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Re: Let's discuss about unicode compositions for filenames!

From: Hiroaki Nakamura <hnakamur_at_gmail.com>
Date: Fri, 3 Feb 2012 03:17:03 +0900

Everyone, read
again carefully before commenting to this thread, please!

2012/2/1 Peter Samuelson <peter_at_p12n.org>
> [reordering the conversation flow slightly]
>  [Peter Samuelson]
> > > That's the implementation I would like to see, to be honest.  Start
> > > with the observation that we can treat Mac OS X NFD paths as a
> > > client character encoding.  Now observe that it is lossy.  But
> > > ... almost all non-Unicode client charsets are equally lossy, for
> > > exactly the same reason!
> [Branko Cibej]
> > I don't see what you mean by "lossy" though. NFD and NFC can
> > represent exactly the same set of characters, it's just that the
> > representations of some of them are different.
> By "lossy" I just mean that if you convert to UTF-8 NFD, you can't
> reliably convert _back_ to the original bytes.  I'm assuming here that
> we continue to do _no_ n11n on the server side - pathnames from
> libsvn_(ra|repos|fs) are just UTF-8 with unspecified n11n.  Thus, if
> the "client encoding" is UTF-8 NFD, you can't reliably convert that to
> the "server encoding".

In option (2), we do n12n on all clients on all platforms, and we include
web_dav_svn in "clients". So we convert all input paths to the
"server encoding", which is NFC.

> And this is also true of most legacy (non-Unicode) encodings: they know
> nothing about Unicode's n11n forms, so they are "lossy" in the same
> way: you can't reliably take a pathname in, e.g., ISO-8859-1, and
> convert to the encoding found in the repository, because you don't know
> the n11n form used by the original committer.
> This is why I suggested the mapping table in wc.db.
> Actually, the fact that the mapping table works around the inherent
> lossiness of character encoding conversion suggests that it _could_, in
> the future, also account for lossiness for other reasons.  If we
> wished, we could have libsvn_wc mangle checked-out filenames on
> platforms with arbitrary limitations - escaping "<" and ":" characters
> on Windows, e.g. - using this same mechanism.  Even if the conversion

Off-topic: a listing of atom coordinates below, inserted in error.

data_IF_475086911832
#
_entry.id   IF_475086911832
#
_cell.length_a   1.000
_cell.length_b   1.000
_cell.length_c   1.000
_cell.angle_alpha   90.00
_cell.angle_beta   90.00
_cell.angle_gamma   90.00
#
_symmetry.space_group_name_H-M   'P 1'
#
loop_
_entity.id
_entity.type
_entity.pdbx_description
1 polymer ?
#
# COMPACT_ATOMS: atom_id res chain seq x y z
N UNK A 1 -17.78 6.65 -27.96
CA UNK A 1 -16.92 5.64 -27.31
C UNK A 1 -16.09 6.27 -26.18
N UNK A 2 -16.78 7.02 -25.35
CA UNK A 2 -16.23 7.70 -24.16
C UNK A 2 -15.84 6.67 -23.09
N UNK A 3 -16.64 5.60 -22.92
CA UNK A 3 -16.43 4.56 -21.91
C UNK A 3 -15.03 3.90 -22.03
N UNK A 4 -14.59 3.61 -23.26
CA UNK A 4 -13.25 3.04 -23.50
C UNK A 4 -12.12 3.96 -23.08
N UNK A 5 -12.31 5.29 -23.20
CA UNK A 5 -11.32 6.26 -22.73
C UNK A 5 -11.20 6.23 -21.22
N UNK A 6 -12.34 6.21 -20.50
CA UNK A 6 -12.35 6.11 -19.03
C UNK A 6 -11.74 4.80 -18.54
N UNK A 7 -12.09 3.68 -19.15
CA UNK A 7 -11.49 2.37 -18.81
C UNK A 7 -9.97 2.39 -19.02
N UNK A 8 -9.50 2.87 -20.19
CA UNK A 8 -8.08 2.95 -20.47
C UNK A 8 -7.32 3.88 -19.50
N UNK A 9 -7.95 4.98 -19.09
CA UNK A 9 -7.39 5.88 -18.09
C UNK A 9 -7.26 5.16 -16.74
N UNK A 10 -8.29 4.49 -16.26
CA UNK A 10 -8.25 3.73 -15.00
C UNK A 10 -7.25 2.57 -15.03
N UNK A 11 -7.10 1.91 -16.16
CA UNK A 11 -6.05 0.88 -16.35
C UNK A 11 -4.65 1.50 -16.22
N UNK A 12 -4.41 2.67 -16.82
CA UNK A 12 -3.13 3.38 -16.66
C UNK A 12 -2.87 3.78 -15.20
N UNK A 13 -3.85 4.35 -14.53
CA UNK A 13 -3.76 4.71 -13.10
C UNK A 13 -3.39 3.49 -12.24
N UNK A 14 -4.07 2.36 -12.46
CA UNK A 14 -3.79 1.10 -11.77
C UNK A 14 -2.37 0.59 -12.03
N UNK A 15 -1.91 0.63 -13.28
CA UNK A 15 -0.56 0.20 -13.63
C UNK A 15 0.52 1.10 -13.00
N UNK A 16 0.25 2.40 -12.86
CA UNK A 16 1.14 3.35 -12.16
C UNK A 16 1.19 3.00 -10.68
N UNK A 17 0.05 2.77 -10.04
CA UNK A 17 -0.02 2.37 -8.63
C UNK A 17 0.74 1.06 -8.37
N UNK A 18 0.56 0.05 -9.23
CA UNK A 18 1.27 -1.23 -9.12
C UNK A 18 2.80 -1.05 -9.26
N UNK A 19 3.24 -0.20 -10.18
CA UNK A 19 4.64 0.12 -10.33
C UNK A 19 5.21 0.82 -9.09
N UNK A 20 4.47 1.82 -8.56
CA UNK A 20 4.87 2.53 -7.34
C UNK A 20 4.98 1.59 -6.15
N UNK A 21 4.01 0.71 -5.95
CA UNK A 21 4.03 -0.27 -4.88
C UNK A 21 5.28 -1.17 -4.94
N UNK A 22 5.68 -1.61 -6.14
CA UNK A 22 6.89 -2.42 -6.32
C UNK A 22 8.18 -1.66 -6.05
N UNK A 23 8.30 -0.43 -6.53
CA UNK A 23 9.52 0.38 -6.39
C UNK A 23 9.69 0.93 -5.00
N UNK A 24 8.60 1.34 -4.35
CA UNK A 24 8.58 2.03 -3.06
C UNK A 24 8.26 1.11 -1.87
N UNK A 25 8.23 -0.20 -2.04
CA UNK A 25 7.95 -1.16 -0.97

> is lossy, the mapping table in wc.db knows the original filename.  Of
> course you couldn't _create_ filenames with platform limitations on the
> same platform, but being able to check out the file at all is an
> improvement over today.  Probably 'svn status' would show some
> indication that a name has been mangled in a way users would actually
> care about (i.e., not just NFC/NFD).

"All problems in computer science can be solved by another level of
Yes, with the mapping table, you can mangle filenames. However I think
it is too complex for novice users. Users must care about the original
and the mangled filenames all the time. Also you must adapt all clients to
use the mapping table. That is whole lot of work! Maybe you would
create another version control system.

> > > The implementation on OS X might be a bit hairy, if there isn't an
> > > easy way to retrieve the real pathname of the file you just
> > > created.  Anywhere else, we just store the pathname we just
> > > calcuated.
> > Afaik the OSX API normalizes everything to NFD automagically. So at
> > least on that platform there's no chance of having more than one form
> > for the same filename at the same time. Likewise on Windows, which
> > normalizes to NFC.
> Right.  The question is, if libsvn_wc tells OS X to store a given path,
> with unknown n11n, is there an easy way to retrieve the pathname that
> was _actually_ stored on disk?  That's what I mean by "might be a bit
> hairy".  It sounds like the thing to do on OS X is for libsvn_wc to
> pre-normalize to NFD before writing the file, and just assume the OS
> will (re-)normalize to the same byte array.

Wrong. Windows NTFS does not normalize filenames to NFC. See
the attached screenshots. We can have two "same abstract" filenames,
one NFC, one NFD in the same directory.

Explorer displays filenames in exactly the same form. Here is a quote
from Unicode Standard Annex #15, and Explorer conforms to the
last sentence.

> The Unicode Standard defines two equivalences between characters:
> canonical equivalence and compatibility equivalence. Canonical
> equivalence is a fundamental equivalency between characters or
> sequences of characters that represent the same abstract character,
> and when correctly displayed should always have the same visual
> appearance and behavior.

By contract, Command Prompts displays NFC filenames and NFD filenames
differently. However it should displays in the same way according to the
Unicode Annex above.

In the attached screenshot named
"NFC and NFD coexists on Command Prompt.png",
The first filename is NFD, the second file name is NFC.
NFC filenames looks familiar to me, and this is my first time to see
NFD filenames. It looks unnatural because one character are decomposed
and laid out separately, too much space between decomposed parts.

If novice users the situation like attached screenshots, they must be
very confused and upset. They would think "Oh why here we have the
two same filenames in one directory! It must be bug or something!"

So even if Windows NTFS can have the same abstract filenames in both
NFC and NFD simultaneously, we should avoid that, and we should only
allow NFC filenames.

So in a way OS X HSF+ is good, because it avoid the coexistence of
NFC and NFD filenames. It would be very happy for us if it choose NFC
instead of NFD!

)Hiroaki Nakamura) hnakamur_at_gmail.com

NFC_and_NFD_coexists_on_Command_Prompt.png NFC_and_NFD_coexists_on_Explorer.png
Received on 2012-02-02 19:17:42 CET

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